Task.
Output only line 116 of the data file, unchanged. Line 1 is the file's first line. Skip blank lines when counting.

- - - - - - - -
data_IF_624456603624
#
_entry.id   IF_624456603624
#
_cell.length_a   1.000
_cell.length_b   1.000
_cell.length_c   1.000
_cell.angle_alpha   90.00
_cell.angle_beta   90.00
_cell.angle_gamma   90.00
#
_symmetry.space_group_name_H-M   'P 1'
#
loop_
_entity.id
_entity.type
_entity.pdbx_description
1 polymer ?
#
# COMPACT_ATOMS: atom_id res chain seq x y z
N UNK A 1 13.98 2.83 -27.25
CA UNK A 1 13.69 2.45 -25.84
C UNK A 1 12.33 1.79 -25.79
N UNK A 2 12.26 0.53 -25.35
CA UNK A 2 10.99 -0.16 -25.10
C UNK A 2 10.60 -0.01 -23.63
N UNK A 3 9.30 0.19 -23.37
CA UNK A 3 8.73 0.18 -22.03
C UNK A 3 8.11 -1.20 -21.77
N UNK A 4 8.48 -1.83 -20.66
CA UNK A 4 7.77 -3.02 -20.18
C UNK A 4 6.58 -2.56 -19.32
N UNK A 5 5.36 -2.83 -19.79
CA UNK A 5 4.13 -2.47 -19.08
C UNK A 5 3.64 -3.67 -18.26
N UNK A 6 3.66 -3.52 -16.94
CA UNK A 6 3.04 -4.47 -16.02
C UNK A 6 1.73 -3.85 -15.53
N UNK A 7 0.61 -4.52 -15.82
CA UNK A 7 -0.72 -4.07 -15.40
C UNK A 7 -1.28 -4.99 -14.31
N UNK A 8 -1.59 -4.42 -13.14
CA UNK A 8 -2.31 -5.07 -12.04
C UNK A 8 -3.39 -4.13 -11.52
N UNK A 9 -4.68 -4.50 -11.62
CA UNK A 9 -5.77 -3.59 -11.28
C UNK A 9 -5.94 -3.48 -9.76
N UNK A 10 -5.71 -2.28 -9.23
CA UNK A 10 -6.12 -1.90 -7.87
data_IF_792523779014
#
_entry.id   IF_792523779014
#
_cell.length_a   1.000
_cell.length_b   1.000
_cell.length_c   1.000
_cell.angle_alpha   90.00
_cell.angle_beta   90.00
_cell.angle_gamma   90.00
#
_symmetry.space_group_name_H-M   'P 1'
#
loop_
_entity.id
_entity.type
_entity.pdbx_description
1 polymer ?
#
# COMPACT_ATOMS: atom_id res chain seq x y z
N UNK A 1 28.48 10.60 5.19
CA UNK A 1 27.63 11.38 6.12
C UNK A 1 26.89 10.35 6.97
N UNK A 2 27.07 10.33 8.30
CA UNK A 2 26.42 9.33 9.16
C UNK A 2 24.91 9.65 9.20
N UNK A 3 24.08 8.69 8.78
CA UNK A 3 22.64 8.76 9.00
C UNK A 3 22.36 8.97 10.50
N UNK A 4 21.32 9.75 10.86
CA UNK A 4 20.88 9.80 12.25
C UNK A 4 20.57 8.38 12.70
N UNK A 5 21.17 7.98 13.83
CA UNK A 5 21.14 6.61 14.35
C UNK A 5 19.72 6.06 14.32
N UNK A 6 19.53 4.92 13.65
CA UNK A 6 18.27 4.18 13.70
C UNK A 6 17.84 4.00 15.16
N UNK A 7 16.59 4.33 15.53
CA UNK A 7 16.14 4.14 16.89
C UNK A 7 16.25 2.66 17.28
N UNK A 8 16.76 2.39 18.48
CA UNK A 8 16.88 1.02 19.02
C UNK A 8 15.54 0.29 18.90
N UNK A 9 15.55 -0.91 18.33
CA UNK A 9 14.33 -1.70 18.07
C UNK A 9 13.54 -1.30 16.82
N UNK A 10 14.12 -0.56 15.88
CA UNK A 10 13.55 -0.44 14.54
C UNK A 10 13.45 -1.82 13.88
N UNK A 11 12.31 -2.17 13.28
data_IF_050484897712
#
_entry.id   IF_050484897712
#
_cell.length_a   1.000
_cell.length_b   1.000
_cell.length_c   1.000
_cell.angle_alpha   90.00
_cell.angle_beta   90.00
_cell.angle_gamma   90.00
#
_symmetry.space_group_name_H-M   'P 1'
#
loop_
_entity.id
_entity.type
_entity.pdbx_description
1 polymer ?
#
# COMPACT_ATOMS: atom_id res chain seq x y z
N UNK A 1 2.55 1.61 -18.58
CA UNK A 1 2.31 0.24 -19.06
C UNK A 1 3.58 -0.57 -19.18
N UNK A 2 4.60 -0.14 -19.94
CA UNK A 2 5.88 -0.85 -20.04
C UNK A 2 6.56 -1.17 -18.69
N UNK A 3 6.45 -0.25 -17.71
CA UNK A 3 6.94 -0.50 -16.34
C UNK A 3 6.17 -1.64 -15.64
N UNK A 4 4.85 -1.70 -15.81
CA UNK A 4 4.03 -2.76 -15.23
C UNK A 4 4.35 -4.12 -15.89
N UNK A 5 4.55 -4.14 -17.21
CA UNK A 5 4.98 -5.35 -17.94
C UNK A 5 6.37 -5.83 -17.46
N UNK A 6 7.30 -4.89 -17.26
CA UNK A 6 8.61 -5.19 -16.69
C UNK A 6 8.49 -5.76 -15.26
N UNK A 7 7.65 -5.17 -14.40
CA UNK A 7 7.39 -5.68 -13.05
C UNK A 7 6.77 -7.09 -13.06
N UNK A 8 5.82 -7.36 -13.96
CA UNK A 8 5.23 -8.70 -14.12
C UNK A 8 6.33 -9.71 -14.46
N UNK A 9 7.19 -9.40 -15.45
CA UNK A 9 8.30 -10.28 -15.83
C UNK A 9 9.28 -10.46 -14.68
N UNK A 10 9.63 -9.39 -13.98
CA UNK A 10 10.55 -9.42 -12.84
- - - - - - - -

_entity.type